It is a normal part of trade agreements now, that you agree to stick to the Paris Agreement, you write in the terms of that agreement, and that is what we proposed to do. The UK has been, quite legitimately a leader on climate change, both around the world and in terms of what we have done ourselves to make efforts to decarbonize our economy. The Australian government pushed back, and we said “ok then”. We just rolled over. It is very, very difficult to understand why the UK government would do that. It is a real own goal.

Australia is the worst performer amongst the wealthy countries on climate change, it has done the least, it has committed to doing the least, its government has consistently avoided signing up to any commitments. So, for domestic political reasons it is pretty difficult for them to on the one hand say that they are not going to do anything to their domestic audiences at home, and tell the coal industry and the agricultural industry that they are not going to do anything about climate change, and at the same time sign up to things that would commit them to doing things about it in a free trade agreement. So, it is easy to see why Australia would push back, what is not easy to see why the UK would roll over.

British farmers will be exposed to the competition from Australian farmers, British farmers will be having to adapt their agricultural practices to take account of climate change and Australian farmers won’t, and I think that compounds the disadvantage. But much more importantly I think that this really does strike another blow against the prime minister’s credibility as the host of COP26, as we are looking as if we don’t want to do what we say that we are going to do. This is a test of our commitment.

Britain deserved credit for having ambitious targets and making progress along the route to meeting those targets. I think that has a lot to do with not just this government. Although it is fair to say that the prime minister has made a huge personal commitment to doing it, but I don’t think that his government has followed through on that. So that does raise another question about the extent to which the prime minister really has got a grip on his own government, and getting his own government: his chancellor, his trade secretary, and his business secretary, to actually deliver on the promises that I think he genuinely does make.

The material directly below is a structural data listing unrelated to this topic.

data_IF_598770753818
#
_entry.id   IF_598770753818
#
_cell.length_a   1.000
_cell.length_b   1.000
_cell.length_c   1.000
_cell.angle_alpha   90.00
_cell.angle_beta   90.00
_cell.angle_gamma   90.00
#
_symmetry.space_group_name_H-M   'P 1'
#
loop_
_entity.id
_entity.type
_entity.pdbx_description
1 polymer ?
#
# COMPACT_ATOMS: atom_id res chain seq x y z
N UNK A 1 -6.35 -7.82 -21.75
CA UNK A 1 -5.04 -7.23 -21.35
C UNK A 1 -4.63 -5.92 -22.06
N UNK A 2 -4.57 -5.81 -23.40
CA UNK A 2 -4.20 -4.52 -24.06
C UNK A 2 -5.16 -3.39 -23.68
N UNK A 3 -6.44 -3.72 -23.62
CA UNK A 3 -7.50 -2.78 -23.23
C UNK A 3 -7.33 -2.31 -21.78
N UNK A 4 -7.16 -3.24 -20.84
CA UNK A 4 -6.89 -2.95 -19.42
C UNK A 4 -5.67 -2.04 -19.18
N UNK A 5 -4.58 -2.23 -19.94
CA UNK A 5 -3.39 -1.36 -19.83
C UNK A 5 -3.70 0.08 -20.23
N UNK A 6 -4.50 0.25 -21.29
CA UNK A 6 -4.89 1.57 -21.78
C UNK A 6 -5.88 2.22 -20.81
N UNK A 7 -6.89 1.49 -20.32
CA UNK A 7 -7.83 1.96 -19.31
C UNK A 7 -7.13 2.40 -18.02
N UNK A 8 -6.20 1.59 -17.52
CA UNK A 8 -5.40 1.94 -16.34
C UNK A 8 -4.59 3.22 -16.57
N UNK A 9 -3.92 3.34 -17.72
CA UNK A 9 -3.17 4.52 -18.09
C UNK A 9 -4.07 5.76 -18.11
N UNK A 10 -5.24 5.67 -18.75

I am not giving up hope of COP26 achieving very much, this was never going to be a final result, we are still quite a long way from solving the problem of climate change, and I think that there are quite a lot of other forces that are driving in the right direction: the cost of renewables, the cost of decarbonizing the economy is going down very rapidly, there is a real drive from the financial community to understand and grip the risks that failure on climate policy would bring, so I think that there is a quite a lot to still hope for out of COP26, but it is not going to solve the problem that is for sure.

These are some excerpts from an interview for Times Radio. The full discussion can be listened to here: